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Publication numberUS20020176449 A1
Publication typeApplication
Application numberUS 10/094,915
Publication dateNov 28, 2002
Filing dateMar 11, 2002
Priority dateMay 23, 2001
Also published asWO2002096010A1
Publication number094915, 10094915, US 2002/0176449 A1, US 2002/176449 A1, US 20020176449 A1, US 20020176449A1, US 2002176449 A1, US 2002176449A1, US-A1-20020176449, US-A1-2002176449, US2002/0176449A1, US2002/176449A1, US20020176449 A1, US20020176449A1, US2002176449 A1, US2002176449A1
InventorsDaniel Trippe
Original AssigneeDaniel Trippe
Export CitationBiBTeX, EndNote, RefMan
External Links: USPTO, USPTO Assignment, Espacenet
HDLC (high-level data link control) frames
US 20020176449 A1
Abstract
The disclosure describes generation of HDLC (High-Level Data Link Control) frame bits by the application of an HDLC stuffing operation that operates on bits in parallel. The disclosure also describes parallel bit processing for destuffing bits of an HDLC (High-Level Data Link Control) frame.
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Claims(42)
What is claimed is:
1. A method of generating an HDLC (High-Level Data Link Control) frame, the method comprising:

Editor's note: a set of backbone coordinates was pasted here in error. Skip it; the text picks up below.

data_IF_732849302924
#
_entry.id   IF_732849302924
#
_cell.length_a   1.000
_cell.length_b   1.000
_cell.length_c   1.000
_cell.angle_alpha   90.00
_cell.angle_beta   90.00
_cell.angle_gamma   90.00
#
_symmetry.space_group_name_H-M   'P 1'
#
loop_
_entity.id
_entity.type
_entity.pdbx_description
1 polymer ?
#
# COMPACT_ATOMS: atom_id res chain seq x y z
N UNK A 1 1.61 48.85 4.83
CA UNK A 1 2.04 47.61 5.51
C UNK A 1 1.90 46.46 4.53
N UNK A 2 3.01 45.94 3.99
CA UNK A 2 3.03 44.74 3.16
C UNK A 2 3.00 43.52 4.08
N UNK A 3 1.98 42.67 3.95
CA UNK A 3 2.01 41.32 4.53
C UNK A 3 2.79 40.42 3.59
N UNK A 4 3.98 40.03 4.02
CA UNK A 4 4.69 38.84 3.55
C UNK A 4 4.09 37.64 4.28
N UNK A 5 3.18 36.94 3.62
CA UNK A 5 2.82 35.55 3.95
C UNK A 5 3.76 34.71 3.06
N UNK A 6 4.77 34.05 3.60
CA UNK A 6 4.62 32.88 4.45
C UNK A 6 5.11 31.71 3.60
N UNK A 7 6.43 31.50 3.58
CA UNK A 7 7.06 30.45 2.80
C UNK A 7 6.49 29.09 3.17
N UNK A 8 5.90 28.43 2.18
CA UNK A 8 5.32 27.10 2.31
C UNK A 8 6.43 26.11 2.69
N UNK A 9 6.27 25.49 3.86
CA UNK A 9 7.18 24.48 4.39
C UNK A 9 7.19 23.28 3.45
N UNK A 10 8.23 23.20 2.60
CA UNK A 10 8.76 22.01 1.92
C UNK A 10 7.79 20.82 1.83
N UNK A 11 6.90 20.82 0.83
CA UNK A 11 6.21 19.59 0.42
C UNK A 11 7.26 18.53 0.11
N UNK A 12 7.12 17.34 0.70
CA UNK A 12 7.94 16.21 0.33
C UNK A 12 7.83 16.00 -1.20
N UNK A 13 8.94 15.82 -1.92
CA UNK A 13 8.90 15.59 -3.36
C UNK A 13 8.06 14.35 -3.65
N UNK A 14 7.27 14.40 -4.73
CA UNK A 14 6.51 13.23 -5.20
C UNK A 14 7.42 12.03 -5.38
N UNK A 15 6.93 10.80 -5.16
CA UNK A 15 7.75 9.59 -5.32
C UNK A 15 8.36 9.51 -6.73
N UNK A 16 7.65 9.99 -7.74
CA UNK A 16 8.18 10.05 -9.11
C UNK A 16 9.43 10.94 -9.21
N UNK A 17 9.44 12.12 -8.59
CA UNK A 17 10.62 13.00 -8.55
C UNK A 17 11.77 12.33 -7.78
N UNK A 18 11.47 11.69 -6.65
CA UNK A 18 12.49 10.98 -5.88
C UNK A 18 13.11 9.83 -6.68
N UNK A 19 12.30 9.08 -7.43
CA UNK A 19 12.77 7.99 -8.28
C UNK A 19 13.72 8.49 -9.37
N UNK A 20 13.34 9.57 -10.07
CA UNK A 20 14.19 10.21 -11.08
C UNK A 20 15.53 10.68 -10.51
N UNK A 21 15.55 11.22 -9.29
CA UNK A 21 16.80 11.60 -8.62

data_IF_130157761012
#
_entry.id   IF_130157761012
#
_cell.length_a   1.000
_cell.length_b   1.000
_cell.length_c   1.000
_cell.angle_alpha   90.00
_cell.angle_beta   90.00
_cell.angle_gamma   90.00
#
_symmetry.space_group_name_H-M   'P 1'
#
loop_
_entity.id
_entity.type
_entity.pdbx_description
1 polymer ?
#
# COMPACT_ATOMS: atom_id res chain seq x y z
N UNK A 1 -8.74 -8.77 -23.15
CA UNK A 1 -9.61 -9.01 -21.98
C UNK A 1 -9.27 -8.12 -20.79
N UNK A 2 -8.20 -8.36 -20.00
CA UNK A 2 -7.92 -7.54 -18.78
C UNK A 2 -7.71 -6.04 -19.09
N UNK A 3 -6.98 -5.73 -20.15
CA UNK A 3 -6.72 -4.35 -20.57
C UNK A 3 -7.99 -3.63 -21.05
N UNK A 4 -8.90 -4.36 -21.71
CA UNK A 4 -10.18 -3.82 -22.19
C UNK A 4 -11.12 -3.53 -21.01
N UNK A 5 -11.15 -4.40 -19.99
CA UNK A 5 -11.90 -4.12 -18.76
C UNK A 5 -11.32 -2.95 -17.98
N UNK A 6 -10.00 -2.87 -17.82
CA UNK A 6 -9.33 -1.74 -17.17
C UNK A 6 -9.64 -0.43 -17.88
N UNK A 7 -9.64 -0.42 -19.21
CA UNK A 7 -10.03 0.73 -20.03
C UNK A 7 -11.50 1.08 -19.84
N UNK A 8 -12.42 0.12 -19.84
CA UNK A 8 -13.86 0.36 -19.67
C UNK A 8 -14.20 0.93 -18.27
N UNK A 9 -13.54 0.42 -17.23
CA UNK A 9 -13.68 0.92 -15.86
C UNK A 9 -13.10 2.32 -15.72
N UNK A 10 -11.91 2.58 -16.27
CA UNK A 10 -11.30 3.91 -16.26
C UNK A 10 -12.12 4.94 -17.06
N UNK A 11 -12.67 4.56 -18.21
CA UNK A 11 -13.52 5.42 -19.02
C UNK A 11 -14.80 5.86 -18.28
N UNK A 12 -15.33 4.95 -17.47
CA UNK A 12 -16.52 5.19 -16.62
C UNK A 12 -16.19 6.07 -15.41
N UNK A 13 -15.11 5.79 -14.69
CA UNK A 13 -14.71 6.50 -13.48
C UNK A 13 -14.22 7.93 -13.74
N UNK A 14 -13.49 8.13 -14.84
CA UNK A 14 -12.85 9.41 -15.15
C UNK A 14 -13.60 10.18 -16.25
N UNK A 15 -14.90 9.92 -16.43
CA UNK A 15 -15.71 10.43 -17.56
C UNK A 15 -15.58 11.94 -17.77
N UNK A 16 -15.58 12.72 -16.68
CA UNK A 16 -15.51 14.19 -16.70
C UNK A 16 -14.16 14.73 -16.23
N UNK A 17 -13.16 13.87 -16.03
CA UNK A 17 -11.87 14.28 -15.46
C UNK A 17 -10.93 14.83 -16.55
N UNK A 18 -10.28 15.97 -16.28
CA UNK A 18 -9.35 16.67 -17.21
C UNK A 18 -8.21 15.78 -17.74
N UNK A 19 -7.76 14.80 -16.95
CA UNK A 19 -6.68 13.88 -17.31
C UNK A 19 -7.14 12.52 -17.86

receiving a group of bits; and
determining HDLC frame bits by applying an HDLC stuffing operation to more than one of the bits in parallel.
2. The method of claim 1, wherein the more than one bits comprises 2n bits, where n>0.
3. The method of claim 1, wherein the applying the HDLC stuffing operation comprises applying the operation in a single clock cycle.
4. The method of claim 1, wherein the applying the HDLC stuffing operation comprises applying combinatorial logic on the more than one bits.
5. The method of claim 4, wherein the combinatorial logic comprises logic implemented on a FPGA (Field Programmable Gate Array).
6. The method of claim 1, wherein applying the HDLC stuffing operation comprises identifying a number of trailing “1”-s in a previous group of bits.
7. The method of claim 1, further comprising receiving HDLC control signals and outputting corresponding HDLC bit sequences.
8. The method of claim 7, wherein the control signals comprise start-of-frame, end-of-frame, and abort.
9. The method of claim 1, further comprising determining an HDLC checksum.
10. The method of claim 1, further comprising:
receiving bits from different logical channels;
storing a context for the different logical channels, the context including information used in the HDLC stuffing operation; and
accessing the context for a one of the logical channels providing the more than one bits.
11. The method of claim 10, wherein at least one of the logical channels corresponds to one of the following: a DS0 signal, a DS1 signal, a fractional DS1 signal, and a clear-channel DS3 signal.